Think you’ve recovered fully from COVID? Your Fitbit may say otherwise
Scientists at Scripps Research used wearable device data to show that it can take two to three months for your heart rate, sleep and activity levels to return to normal after a coronavirus infection
If you’ve had COVID-19 and are wondering why, months later, you don’t feel like your old self, the answer might be wrapped around your wrist, according to a study published Wednesday by Scripps Research.
Scripps scientists sifted through wearable device data to understand how coronavirus infections affect heart rate, sleep and activity levels. They found that it typically takes two to three months for these measures to return to pre-COVID levels. But in some people, those changes drag on for far longer with researchers only just beginning to understand why.
The findings, published in the scientific journal JAMA Network Open, show that the road to recovery is longer and harder for COVID-19 than for other respiratory infections. Researchers say monitoring wearable gadgets for telltale signs someone is sick has a variety of uses, from encouraging people to get tested and seek medical care to helping officials spot emerging outbreaks.
Jonathan Wosen on San Diego News Fix:
“No one’s really done this before,” said Jennifer Radin, an epidemiologist at Scripps Research and leader of the study. “It definitely, objectively gives evidence that what people are experiencing can be measured with these devices.”
It’s just the latest example of researchers mining this ever-growing treasure trove of data. One in five Americans owns a wearable device, such as a Fitbit or Apple Watch. These gadgets monitor how fast your heart’s thumping, your feet are running, and how often you toss and turn at night.
“If you’re able to really characterize what’s normal for each person, then you can identify these more subtle changes that may indicate they’re coming down with a viral illness,” Radin said.
She cites heart rate as an example. The American Heart Association says a healthy adult’s resting heart rate can vary from 60 to 100 beats per minute, but no one person’s pulse varies that drastically. A smaller jump from, say, 60 to 75, could be an early indicator something is amiss.
Detecting such subtle signs is the goal of Scripps’s ongoing DETECT study (Digital Engagement & Tracking for Early Control & Treatment). Participants share their data by downloading the MyDataHelps app on the App Store or Google Play. Names and other personal identifying information are removed before researchers look at the data.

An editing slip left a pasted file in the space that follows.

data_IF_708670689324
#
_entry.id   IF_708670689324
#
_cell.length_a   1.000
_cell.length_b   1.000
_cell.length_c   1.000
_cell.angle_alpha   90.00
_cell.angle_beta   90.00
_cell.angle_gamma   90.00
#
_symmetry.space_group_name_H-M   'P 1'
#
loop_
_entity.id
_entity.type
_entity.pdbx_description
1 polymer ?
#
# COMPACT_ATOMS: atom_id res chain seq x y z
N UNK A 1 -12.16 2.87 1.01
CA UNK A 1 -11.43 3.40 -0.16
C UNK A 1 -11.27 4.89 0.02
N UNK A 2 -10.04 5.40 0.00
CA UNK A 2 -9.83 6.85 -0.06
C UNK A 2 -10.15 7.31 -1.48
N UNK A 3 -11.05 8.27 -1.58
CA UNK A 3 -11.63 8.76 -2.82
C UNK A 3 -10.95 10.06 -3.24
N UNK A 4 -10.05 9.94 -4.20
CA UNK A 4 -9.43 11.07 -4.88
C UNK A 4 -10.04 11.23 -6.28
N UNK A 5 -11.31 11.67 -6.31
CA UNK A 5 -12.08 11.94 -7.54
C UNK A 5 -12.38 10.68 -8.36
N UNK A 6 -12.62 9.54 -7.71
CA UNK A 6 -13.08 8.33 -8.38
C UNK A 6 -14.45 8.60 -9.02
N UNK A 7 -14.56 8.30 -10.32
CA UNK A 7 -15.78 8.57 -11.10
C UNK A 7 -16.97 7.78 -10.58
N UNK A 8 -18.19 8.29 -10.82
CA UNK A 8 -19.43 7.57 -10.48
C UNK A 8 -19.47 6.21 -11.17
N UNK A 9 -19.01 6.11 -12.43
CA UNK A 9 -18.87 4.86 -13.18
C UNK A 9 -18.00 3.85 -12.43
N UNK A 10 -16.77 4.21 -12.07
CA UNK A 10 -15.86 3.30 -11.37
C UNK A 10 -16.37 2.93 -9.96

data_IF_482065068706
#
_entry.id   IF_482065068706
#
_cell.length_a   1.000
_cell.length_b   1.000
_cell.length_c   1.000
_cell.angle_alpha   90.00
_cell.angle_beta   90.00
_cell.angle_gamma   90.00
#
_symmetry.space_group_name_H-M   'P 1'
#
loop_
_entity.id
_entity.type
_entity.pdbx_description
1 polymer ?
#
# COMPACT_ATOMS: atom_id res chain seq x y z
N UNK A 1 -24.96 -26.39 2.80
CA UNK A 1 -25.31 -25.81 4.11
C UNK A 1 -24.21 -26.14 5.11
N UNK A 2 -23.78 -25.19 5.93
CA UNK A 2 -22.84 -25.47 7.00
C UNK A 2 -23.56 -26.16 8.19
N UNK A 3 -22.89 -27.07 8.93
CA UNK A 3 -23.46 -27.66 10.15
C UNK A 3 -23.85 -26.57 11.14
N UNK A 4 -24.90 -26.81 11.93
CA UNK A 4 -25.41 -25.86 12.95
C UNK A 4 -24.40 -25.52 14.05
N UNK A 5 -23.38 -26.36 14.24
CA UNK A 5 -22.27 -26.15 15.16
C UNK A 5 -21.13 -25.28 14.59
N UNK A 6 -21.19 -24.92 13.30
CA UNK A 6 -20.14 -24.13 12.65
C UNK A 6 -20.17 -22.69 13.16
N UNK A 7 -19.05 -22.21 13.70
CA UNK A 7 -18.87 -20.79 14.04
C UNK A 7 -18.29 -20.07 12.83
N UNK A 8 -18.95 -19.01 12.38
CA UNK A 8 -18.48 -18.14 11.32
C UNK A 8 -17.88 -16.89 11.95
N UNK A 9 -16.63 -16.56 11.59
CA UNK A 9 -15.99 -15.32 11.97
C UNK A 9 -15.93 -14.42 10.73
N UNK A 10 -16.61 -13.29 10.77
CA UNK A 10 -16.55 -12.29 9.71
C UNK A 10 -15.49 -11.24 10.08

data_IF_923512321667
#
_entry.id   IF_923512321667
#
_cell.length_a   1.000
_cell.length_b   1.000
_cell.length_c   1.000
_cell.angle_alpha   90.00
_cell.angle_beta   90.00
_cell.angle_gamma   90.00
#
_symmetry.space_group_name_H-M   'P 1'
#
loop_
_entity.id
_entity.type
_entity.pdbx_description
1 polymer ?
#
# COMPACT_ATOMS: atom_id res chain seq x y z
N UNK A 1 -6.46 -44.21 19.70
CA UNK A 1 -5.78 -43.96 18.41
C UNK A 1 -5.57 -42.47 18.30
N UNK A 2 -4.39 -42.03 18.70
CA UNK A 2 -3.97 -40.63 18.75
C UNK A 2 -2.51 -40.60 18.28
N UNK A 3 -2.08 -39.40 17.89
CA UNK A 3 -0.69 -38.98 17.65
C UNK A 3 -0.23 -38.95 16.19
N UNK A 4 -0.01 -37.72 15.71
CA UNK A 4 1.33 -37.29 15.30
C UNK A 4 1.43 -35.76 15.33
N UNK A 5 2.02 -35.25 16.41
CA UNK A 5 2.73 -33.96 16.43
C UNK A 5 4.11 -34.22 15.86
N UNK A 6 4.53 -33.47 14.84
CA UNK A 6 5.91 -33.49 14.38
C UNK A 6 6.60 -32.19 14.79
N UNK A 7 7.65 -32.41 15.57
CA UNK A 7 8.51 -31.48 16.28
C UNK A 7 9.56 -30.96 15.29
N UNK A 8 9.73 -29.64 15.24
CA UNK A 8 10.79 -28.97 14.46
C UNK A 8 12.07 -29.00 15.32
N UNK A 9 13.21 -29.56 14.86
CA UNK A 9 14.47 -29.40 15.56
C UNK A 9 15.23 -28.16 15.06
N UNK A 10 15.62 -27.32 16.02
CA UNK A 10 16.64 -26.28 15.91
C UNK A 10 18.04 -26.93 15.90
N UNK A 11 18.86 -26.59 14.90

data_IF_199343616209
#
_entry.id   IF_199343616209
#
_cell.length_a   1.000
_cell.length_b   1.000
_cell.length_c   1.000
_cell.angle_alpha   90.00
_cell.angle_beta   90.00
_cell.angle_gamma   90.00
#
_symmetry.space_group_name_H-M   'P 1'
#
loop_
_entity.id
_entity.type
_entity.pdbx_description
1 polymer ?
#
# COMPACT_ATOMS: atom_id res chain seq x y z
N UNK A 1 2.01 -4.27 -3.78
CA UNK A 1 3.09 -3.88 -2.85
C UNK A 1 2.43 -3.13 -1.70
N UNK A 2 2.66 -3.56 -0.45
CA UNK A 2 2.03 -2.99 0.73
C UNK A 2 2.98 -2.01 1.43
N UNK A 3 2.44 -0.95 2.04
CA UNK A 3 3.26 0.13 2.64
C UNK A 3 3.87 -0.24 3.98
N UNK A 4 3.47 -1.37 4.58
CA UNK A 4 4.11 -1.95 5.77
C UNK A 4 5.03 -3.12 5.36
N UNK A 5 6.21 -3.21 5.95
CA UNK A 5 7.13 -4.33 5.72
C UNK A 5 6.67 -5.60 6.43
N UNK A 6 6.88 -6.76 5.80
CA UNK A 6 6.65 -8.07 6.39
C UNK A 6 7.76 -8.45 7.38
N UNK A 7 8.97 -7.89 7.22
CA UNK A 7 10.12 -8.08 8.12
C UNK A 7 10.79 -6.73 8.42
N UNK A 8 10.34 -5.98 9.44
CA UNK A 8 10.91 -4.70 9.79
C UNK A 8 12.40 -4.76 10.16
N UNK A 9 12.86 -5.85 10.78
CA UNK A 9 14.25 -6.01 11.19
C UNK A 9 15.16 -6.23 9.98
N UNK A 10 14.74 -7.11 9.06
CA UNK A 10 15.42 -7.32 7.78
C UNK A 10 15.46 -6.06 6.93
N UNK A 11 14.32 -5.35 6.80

Between March 2020 and January, more than 37,000 people enrolled in the study. Of those, 875 participants who had respiratory infections were tested for COVID-19, with 234 testing positive.
Scientists at Scripps Research found that wearable device data coupled with self-reported symptoms helps predict whether someone has COVID-19
Radin’s team found that those with COVID-19 tended to sleep longer and were less active than study participants with other respiratory infections. Their heart rates differed, too, dipping below pre-infection levels about a week after symptoms started and then shooting up.
The heart rate pattern was a surprise, Radin says, and suggests that the coronavirus is affecting the part of the nervous system that controls pulse and other bodily functions we don’t think about consciously.
“It’s still a hypothesis,” she said. “We don’t know exactly why this is occurring, and that’s something we hope to better understand.”
It took about two to three months for most people’s data to return to pre-infection levels. But in about 14 percent of cases, heart rates stayed higher than normal for more than four months. Researchers found that these volunteers tended to have had worse symptoms during the initial phase of the disease, such as body aches and trouble breathing.
That may mean that a bad initial bout of disease increases your risk of long COVID, a poorly understood condition that can leave some people with chest pain, shortness of breath and trouble thinking clearly for months.
Going forward, the research team plans to use wearable device data to understand how people respond to coronavirus vaccines. And researchers are also planning a study in San Diego to see whether wearable device data can predict changes in the number of COVID- and influenza-like infections reported by county officials. They hope to enroll 7,000 to 10,000 participants and to show that their data can predict outbreaks and whether current public health strategies are working.
The DETECT study is ongoing. To learn more, visit detectstudy.org.
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